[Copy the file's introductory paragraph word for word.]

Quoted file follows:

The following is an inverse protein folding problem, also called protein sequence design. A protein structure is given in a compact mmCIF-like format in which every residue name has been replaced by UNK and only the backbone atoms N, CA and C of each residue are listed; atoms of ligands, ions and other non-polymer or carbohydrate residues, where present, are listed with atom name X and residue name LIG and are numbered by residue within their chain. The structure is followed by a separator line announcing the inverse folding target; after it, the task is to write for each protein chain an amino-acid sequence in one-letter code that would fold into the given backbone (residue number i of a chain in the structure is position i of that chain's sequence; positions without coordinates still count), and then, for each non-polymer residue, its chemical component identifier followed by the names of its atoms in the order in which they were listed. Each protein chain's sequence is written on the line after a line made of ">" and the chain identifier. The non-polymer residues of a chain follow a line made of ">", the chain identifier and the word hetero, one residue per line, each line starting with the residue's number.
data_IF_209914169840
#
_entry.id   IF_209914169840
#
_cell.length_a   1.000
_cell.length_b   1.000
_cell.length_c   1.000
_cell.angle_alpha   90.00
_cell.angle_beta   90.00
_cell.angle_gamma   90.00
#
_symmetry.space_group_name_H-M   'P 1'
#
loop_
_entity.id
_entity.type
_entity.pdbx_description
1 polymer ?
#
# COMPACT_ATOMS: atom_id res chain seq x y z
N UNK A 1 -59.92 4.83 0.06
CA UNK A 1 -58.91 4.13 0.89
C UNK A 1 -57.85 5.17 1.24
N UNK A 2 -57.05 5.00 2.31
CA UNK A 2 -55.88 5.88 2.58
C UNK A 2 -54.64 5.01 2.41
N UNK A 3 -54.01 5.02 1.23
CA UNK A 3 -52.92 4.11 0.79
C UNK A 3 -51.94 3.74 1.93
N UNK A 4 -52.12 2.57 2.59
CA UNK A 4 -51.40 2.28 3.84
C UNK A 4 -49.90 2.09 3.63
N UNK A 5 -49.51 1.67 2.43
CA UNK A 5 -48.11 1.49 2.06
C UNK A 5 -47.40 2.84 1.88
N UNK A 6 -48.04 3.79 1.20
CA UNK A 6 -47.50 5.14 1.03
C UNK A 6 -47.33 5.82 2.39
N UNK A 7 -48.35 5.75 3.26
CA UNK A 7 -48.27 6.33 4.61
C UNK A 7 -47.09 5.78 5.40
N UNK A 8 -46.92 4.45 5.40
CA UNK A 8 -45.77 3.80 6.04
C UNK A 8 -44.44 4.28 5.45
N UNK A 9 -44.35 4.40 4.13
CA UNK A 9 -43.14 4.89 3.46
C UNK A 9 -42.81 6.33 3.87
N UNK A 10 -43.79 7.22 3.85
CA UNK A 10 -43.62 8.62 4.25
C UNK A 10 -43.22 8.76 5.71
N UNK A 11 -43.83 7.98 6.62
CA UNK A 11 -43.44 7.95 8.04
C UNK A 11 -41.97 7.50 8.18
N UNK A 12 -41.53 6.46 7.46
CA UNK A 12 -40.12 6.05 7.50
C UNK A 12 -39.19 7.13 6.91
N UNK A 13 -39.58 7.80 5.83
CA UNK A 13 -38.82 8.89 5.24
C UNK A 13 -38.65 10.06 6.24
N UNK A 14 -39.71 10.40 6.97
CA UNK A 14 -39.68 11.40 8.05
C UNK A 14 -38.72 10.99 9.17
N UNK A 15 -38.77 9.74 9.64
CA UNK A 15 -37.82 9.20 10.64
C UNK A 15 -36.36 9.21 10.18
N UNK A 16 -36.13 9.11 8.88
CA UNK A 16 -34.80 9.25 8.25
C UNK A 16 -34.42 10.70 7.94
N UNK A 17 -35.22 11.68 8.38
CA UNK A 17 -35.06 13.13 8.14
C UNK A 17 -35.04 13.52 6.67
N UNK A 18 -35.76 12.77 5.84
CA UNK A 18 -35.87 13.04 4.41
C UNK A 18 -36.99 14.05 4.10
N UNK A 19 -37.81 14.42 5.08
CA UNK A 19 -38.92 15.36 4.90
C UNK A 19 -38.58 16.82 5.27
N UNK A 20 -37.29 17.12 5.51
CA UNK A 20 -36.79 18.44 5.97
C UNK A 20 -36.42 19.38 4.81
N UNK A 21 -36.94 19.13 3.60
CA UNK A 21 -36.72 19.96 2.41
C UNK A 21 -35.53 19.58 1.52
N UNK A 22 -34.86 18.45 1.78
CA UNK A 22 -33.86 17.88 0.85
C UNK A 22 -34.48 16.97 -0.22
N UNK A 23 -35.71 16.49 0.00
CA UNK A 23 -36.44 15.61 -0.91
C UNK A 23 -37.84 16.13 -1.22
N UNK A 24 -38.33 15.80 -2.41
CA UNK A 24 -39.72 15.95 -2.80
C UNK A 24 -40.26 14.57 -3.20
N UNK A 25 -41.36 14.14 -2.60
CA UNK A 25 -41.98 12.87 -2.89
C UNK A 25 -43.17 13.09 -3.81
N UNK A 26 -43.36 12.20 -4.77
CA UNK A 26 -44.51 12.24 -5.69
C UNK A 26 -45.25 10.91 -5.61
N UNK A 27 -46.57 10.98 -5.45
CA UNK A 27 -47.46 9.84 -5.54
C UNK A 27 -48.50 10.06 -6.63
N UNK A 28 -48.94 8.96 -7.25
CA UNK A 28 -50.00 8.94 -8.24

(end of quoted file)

The following is an inverse protein folding problem, also called protein sequence design. A protein structure is given in a compact mmCIF-like format in which every residue name has been replaced by UNK and only the backbone atoms N, CA and C of each residue are listed; atoms of ligands, ions and other non-polymer or carbohydrate residues, where present, are listed with atom name X and residue name LIG and are numbered by residue within their chain. The structure is followed by a separator line announcing the inverse folding target; after it, the task is to write for each protein chain an amino-acid sequence in one-letter code that would fold into the given backbone (residue number i of a chain in the structure is position i of that chain's sequence; positions without coordinates still count), and then, for each non-polymer residue, its chemical component identifier followed by the names of its atoms in the order in which they were listed. Each protein chain's sequence is written on the line after a line made of ">" and the chain identifier. The non-polymer residues of a chain follow a line made of ">", the chain identifier and the word hetero, one residue per line, each line starting with the residue's number.